Art: It’s goodnight from him

    I take my hat off to them.

    Yet for one museum director to look tall, it is necessary for another to be around at the same time who is just as clearly a midget or a flea. In this, too, we have been fortunate. Because, coinciding almost exactly with the careers of the brilliant Serota and the great MacGregor, there has been Timothy Clifford, director of the National Galleries of Scotland, from 1984 until today.

    After 21 years at the helm in Edinburgh, Clifford is finally retiring in January. Hurrah. If I were Scottish, I would press for a national holiday to be declared on the day of his departure. In the fields of museum display, value judgments and, the one for which he is most notorious, collecting, Clifford has, in my view, been a disaster. To prove this, and to mark his departure in suitably ornate style, he has put together an exhibition of the things he has acquired during his 21 years in charge of Scotland’s national collections.

    Whatever else this outrageous show is, it is not an example of someone seeking to hide his light beneath a bushel. I suppose there must be precedents for a museum director seeking to bid adieu with a display of his finest moments. I just cannot recollect them.

    The 500 or so pieces Clifford has crammed into the Royal Scottish Academy strike me as an unusual mix of the predictable and the misleading. What’s predictable is that they reflect so fully his appetite for fripperies and footnotes. A few years ago, I complained on these pages that Clifford’s remodelling of the Scottish National Gallery had left the collection looking like “a tart’s boudoir”. This same frilly aesthetic lowers the seriousness of the present arrangement: pictures hanging one on top of the other in higgledy-piggledy rows; bits of vaguely posh furniture scattered about to create a sense of the palatial; medals, armchairs, sofas mixed with architectural drawings and paintings by 19th-century Frenchmen of no consequence. The aesthetics of the drawing room have been transported to the museum.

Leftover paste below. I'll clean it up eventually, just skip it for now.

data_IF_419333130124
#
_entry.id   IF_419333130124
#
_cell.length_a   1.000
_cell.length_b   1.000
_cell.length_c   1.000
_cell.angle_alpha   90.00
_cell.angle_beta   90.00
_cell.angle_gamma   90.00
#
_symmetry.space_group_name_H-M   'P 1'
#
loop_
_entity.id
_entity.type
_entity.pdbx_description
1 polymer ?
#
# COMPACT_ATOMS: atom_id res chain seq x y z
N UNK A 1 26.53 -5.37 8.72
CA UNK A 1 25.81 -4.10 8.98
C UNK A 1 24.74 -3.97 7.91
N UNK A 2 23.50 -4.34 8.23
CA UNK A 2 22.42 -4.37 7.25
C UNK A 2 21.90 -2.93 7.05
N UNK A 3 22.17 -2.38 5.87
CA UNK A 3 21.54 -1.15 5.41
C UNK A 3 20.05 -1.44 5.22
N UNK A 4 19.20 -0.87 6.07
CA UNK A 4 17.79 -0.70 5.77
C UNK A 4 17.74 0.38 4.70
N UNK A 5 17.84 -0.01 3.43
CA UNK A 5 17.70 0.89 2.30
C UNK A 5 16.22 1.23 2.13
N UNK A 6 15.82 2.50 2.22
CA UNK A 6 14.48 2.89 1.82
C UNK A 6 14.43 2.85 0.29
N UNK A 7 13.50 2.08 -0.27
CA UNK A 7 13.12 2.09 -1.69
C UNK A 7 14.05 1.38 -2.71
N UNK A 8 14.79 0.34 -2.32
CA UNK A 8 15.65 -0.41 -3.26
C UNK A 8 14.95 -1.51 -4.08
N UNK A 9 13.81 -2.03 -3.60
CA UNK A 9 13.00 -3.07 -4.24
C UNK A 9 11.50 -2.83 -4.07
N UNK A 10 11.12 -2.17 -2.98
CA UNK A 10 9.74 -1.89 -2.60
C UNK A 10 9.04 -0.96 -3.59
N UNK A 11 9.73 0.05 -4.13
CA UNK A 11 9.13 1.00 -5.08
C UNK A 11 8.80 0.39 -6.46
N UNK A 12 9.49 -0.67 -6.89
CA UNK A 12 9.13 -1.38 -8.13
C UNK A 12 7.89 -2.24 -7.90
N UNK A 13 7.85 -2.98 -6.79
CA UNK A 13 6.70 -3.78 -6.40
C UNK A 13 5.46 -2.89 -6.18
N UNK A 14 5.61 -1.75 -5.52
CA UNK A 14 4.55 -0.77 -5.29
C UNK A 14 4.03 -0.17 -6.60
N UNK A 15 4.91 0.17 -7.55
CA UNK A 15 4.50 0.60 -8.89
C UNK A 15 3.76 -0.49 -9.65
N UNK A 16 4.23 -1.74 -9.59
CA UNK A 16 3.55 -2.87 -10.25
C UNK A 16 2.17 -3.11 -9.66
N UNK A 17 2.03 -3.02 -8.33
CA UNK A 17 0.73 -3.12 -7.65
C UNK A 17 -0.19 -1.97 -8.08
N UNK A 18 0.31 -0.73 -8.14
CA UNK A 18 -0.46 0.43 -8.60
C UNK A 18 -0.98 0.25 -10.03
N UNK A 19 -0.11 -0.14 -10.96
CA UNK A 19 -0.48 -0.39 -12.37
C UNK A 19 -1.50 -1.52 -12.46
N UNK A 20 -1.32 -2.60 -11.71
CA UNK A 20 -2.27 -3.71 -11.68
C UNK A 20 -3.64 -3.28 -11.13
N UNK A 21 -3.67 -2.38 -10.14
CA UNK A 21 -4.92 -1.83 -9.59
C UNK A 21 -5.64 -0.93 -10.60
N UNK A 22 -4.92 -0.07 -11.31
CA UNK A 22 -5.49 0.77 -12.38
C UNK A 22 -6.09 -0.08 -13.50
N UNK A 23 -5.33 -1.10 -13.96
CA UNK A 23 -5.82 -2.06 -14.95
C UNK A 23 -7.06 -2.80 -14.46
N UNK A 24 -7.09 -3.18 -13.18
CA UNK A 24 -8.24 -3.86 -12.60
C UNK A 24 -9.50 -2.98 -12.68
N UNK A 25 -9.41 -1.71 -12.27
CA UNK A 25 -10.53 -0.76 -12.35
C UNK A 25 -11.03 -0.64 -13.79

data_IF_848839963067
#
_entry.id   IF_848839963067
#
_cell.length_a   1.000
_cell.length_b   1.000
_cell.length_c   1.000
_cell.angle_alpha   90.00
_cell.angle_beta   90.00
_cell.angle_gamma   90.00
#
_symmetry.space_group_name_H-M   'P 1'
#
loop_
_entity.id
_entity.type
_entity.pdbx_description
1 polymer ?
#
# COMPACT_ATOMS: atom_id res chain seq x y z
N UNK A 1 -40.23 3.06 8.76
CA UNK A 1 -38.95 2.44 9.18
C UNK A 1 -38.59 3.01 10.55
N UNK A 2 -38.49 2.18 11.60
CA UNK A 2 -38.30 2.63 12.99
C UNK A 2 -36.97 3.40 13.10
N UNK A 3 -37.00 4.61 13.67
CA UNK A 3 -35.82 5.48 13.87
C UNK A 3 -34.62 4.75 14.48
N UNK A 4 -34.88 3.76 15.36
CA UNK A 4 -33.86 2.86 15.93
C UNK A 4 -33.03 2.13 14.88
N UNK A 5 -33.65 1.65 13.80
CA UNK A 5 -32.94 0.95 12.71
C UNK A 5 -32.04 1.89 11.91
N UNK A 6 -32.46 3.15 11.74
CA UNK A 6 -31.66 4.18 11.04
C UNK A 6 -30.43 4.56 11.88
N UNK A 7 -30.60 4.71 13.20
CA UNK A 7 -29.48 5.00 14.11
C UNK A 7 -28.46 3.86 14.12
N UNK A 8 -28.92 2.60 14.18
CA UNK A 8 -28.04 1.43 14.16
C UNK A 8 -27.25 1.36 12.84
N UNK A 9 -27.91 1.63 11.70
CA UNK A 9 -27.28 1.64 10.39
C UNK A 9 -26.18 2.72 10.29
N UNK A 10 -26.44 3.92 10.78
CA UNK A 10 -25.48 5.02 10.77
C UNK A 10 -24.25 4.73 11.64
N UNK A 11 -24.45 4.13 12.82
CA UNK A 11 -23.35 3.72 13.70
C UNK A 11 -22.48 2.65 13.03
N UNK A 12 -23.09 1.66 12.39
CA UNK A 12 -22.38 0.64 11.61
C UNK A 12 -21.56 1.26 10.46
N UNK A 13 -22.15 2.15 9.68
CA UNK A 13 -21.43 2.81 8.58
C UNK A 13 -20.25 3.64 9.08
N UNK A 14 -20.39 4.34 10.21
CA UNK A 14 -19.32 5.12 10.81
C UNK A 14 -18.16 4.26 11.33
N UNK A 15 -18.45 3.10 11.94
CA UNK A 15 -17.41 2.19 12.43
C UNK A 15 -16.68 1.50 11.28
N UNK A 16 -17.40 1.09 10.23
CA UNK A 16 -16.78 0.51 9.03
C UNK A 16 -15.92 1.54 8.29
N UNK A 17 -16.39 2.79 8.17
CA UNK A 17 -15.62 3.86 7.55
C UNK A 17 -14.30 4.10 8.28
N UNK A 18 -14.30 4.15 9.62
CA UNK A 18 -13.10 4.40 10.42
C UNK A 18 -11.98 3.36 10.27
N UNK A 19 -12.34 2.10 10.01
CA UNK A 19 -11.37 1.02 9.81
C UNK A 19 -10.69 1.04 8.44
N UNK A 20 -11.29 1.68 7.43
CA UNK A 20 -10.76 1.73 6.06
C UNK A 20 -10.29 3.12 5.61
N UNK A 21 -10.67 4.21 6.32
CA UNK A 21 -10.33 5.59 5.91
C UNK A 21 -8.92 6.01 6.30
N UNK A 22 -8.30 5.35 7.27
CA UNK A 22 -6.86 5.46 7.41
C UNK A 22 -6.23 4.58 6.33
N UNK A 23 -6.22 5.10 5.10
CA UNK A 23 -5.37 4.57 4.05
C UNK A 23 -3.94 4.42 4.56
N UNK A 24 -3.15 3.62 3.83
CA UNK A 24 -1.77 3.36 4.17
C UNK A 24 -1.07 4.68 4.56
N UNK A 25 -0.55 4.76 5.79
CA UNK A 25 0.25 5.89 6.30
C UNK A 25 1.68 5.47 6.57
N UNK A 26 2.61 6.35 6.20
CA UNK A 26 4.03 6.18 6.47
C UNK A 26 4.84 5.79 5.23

Where the show manages to be misleading is in the impression it gives that all this crazed accumulation is somehow Clifford’s individual achievement. How else can we interpret a show whose raison d’être is to commemorate this director’s span in office? Twenty-One Years of Collecting for Scotland, trumpets the title.

    In fact, as Clifford himself points out in a colourful catalogue essay packed with thrilling tales of madcap taxi chases to secure missing auction masterpieces and fortuitous weekend stays at dusty country houses, the national collections of Scotland are overseen by various curators and directors, some of whom seem to me to deserve more obvious credit at these proceedings than they are given. In particular, the director of the Scottish National Gallery of Modern Art, Richard Calvocoressi, whose superb wheeling and dealing, and excellent cultivation of donors, has resulted in the building of Britain’s finest collection of surrealism, appears underpraised. Clifford would surely be the first to admit that modern art is not his thing. Yet the modern sections of this show are its most reliably impressive stretches.